The purpose of writing these posts is to call out the injustice that could result from supporting stereotypes.
Just as women empowerment is not just a woman’s issue, discrimination against the transgender community is not just an LGBTQ issue. Gender inclusivity continues to lag until all genders get equal opportunities and social justice. And the transgender and non-binary community are among the most abused.
Although there are many issues faced by transgender, the awareness about them is little. Sadly our society discriminates against them excessively. Members of this community face hatred and violence regularly. Many live in unsafe environments. They are singled out, bullied and harassed. People who don’t hate them choose to ignore them when it comes to offering opportunities. Shocking but true, such individuals are often abandoned even by parents sometimes. 31 March is celebrated by the LGBTQ community as the Transgender Day of Visibility (or TDOV). This is a very recent development in the long discriminatory history of the LGBTQ community.
According to CNN, TDOV is dedicated to celebrating transgender people and raising awareness of discrimination faced by transgender people worldwide, as well as a celebration of their contributions to society. It was founded by US-based transgender activist Rachel Crandall of Michigan in 2009. It was started as a day of awareness to celebrate the successes of transgender and gender-nonconforming people and is an important day for the LGBTQ community. While the Transgender Day of Remembrance (or TDOR) is held every year on November 20 to memorialize the transgender people who have lost their lives as a result of anti-transgender violence, TDOV is a day dedicated to honor and empower the lives of transgender and non-binary people.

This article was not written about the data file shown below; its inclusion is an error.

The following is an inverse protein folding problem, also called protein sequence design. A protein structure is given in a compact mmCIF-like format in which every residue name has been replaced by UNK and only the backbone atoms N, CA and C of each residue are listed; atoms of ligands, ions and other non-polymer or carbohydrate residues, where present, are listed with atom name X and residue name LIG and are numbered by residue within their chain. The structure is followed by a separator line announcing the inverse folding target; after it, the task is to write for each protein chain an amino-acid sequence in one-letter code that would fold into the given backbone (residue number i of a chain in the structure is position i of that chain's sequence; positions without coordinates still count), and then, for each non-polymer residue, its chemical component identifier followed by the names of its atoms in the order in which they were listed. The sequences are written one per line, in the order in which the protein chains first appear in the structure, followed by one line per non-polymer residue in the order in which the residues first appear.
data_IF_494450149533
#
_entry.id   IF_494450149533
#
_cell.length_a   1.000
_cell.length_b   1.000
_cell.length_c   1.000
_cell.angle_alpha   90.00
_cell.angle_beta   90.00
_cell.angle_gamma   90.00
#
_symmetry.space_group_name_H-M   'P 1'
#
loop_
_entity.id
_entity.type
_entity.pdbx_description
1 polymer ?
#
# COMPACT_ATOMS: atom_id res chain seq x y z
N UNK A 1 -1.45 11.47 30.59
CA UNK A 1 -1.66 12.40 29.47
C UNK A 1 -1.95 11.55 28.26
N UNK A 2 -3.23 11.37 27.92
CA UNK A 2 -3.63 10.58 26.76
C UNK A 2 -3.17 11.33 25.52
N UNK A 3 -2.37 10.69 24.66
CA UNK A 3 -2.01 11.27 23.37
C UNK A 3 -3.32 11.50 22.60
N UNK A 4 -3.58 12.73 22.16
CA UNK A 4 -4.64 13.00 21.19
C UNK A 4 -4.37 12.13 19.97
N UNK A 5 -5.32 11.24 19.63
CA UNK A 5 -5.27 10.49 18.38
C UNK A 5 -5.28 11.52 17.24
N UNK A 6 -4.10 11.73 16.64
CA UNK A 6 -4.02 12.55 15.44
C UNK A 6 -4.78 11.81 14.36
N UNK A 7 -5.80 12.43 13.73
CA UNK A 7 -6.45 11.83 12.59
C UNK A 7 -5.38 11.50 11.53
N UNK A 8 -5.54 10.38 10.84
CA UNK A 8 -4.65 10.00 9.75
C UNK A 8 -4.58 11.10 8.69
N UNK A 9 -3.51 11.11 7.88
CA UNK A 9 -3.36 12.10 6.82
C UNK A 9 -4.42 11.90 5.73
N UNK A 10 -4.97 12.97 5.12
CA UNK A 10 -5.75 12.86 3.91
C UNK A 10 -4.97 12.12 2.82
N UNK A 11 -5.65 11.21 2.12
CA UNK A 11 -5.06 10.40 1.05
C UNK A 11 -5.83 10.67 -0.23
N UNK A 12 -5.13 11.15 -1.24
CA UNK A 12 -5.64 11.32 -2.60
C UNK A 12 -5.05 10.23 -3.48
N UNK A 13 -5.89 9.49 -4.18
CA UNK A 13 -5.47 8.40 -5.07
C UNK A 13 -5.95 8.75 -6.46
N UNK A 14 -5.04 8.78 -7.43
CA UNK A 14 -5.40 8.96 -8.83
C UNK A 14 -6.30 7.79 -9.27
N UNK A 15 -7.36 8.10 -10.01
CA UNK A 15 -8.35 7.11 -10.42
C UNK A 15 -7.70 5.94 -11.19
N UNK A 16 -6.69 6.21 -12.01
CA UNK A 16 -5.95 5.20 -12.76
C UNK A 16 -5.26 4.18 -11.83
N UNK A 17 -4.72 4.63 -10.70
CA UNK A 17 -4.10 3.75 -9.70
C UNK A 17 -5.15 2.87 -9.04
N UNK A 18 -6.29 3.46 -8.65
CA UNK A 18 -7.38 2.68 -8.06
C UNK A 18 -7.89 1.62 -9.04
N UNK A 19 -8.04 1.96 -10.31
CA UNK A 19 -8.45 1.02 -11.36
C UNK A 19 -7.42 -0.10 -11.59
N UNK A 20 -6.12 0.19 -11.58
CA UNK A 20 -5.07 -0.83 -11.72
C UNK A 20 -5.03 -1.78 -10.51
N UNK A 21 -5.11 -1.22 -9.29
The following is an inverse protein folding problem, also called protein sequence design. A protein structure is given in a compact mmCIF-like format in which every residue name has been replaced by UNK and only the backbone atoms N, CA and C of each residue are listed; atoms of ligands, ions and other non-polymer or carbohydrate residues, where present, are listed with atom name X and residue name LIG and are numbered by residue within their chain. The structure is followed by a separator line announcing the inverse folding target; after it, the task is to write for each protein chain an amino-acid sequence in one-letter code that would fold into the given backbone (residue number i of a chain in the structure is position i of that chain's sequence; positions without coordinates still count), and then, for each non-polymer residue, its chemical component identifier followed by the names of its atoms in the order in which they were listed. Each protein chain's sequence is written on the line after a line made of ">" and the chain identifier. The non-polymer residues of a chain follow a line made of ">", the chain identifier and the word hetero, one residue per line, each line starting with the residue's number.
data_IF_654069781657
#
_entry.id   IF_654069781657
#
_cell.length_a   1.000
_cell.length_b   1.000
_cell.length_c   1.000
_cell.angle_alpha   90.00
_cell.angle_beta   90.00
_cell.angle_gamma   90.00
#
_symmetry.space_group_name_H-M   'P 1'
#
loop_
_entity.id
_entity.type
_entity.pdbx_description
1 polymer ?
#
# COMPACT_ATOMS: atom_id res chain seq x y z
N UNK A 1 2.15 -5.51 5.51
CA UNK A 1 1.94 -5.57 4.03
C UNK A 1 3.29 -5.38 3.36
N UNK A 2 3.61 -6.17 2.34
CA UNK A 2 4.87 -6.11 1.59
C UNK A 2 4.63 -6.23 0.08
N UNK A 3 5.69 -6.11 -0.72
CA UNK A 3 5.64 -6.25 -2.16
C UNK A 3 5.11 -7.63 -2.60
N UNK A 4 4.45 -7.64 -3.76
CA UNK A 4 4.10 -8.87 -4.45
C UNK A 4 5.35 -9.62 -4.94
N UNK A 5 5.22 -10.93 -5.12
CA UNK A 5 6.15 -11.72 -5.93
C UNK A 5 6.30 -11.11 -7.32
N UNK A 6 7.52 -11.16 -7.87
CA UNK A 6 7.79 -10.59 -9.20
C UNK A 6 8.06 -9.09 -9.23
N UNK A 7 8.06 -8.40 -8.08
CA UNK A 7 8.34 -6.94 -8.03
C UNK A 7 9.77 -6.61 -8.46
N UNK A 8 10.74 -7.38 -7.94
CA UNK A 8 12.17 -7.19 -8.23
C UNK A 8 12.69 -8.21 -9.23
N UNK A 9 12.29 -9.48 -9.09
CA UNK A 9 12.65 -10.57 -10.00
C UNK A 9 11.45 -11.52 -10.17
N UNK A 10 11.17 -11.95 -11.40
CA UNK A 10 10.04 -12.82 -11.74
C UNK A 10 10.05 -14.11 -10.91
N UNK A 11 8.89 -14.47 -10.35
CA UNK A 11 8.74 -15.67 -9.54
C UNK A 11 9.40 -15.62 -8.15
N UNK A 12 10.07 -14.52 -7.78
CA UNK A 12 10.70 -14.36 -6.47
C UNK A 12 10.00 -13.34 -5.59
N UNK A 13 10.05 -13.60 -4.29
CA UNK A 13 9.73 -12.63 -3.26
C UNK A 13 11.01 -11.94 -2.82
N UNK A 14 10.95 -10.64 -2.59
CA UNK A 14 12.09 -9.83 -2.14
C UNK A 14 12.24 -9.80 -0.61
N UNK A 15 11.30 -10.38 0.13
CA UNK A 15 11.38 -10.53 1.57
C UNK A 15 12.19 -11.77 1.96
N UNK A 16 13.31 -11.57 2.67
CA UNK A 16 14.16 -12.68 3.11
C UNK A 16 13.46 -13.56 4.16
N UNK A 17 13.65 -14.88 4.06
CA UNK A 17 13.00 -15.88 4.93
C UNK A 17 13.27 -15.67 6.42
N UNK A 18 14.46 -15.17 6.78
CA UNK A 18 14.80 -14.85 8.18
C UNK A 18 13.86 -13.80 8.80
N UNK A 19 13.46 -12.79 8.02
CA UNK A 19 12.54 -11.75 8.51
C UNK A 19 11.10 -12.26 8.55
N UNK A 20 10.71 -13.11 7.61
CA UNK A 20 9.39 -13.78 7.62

Even in this age of information overload, a majority of people are confused and misinformed about the issues surrounding sexual orientation, which is an obstacle on the path to gender equality. To understand gender nuances check this and this for gender-related terms.
Because we are used to binary thinking, people also commonly confuse gender with sexual orientation. Some people might assume, for instance, that being transgender is the same thing as being gay. Other people might assume that your gender determines your sexual orientations (e.g., if you’re a man, you’ll be attracted to women, and if you’re a woman, you’ll be attracted to men). Sexual orientation is distinct from gender identity, and also falls along a spectrum.
The Trevor Project’s identified more than 100 gender identities that otherwise popularly get grouped together under the transgender umbrella. Read the full report here and also know the pronouns they prefer.
They published a guide explaining the gender nuances among other things so that people are able to better support the trans and non-binary individuals and help create a safer, kinder and more accepting world.
Spread awareness, discuss and support the gender equality movement.